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Nanosecond pulse amplification

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Mar 9, 2022
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Hello Everyone!

I have an electrical pulse which I need to amplify for further use. The generated signal has around 1ns pulse width (signal looks similar to a Gaussian curve) and a peak of circa 2.2V (max. 40mA).
Attached is a overview of the circuit.
Summary of the overall circuit:
  • As supply voltages 10V and 5V are available
  • The Input Signal comes from a AND-Gate (74LVC2G8), with 2.2V (peak) and circa. 40mA. Signal repeats every 100ns (10MHz) and has a duty cycle of 1% (1ns pulse width).
  • The BlackBox should amplify the input signal to have 5V (peak) and 100mA at R_LOAD.
  • My understanding is that Q1 is for impedance matching.
  • Later R_LOAD will be replaced with a Laser diode
I have played around with some transistor configurations and wasn’t really successful, hoping now that someone can guide me in the right direction to amplified the input signal to 5V with 100mA at the output (to drive a laser diode). I was aiming for a transistor circuit with npn transistors like (which I have available):
Or should I use something different (like opamp, mosfet)?
I really appreciate any help from knowledgeable members,
Thanks you very much!

PS: I'm a bit lost after all the unsuccessful trials to get the signal amplified with a npn transistor circuit.


  • amplifier_circuit.JPG
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aren't all amplifiers made from "discrete" transistors? even if assembled on a substrate and looking like an ASIC ... (?)


I've always seen "discrete" as the opposite to "integrated".
While a BFR590 is a discrete transistor, an ASIC uses "integrated" transistors.


The amplifier can't be designed without an exact load specification (I/V characteristic of the laser diode). It's also very important to know the other laser diode parameters like threshold current respectively possible threshold range, maximum average and pulse current.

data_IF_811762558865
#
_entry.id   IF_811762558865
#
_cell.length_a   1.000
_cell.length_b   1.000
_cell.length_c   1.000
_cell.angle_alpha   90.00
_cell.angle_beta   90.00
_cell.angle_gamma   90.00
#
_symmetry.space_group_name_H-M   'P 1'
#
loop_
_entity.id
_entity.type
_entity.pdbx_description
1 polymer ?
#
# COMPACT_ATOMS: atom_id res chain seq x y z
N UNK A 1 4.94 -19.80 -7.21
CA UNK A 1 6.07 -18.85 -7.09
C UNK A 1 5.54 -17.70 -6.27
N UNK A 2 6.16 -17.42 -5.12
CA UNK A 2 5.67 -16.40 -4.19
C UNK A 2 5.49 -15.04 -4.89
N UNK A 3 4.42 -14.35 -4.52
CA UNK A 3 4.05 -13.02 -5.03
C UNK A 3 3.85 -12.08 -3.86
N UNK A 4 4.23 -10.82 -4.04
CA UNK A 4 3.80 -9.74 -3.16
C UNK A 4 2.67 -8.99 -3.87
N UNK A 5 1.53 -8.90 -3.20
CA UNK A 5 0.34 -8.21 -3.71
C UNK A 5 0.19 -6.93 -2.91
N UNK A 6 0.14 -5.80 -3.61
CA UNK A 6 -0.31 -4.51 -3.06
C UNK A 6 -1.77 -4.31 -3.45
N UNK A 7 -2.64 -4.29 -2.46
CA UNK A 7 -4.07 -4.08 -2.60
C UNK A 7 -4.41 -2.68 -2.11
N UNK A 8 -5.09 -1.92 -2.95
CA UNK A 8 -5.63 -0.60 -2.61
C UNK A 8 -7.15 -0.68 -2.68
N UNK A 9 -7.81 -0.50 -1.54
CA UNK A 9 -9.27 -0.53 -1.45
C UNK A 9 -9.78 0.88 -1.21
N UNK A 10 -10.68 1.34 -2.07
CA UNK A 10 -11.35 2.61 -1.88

74LVC family seems a bit too slow to generate 1 ns pulses with reproducable width.
--- Updated ---

RF transistors are generally not well suited as saturated switches. The transistors should be kept forward biased in linear range over the switching cycle.

isn´t this called a "hybrid"? .. because it uses discrete as well as integrated parts..


CEL specializes in discrete transistors in Ghz area (for amps, NOT switches)

Regards, Dana.
Last edited:

Hello everyone,

Thank you for contributing to my thread. I was really hesitant to actually mention for what it is (pulsing a laser diode) because since I started this nanosecond pulse generator a very good IC implementation of this was thrown onto the market – which I intend to use for pulsing my laser.

Nonetheless I would like to try to get my 2.2V (40mA) signal amplified to drive a 50ohm load at 5V, this is merely to learn. What configuration should I use when we only think of the load as resistive, 50ohms, to get a 5V peak voltage from a available 2.2V pulse? Would it be possible to use the npn transistors like the BFR590, BFG106 and NSVF6003SB6 (because I have actually seen that…).

I might also change from the 74LVC logic to ECL, but for now it is more a learning experience and I would like to try to get the mentioned 5V at the resistive load of 50ohm.


Last edited:

Hi Dana,
Thanks for the links. I don't think it is appropriate to think about any stray L and C when I'm not even able to amplify my signal at the moment in a simulationo_O

It seems that (from the link of the GlobalSpec forum) a "single emitter coupled pair" followed by a "simple emitter follower" should do the job to drive 50 ohms (for example with a BSX20/2N2969). I tried it now a few times, but I'm not able to get a sensible result...
Could someone please let me know how I would do the proposed emitter coupled pair (differential amplifier) with emitter follower?
Thank you

If it looks Gaussian to begin with then you are hosed. Your source, your instrumentation, your breadboard wireball in some combination are not showing you a "logic" pulse. No flat top, not logic. Logic missing all harmonics so you are at / past setup bandwidth.

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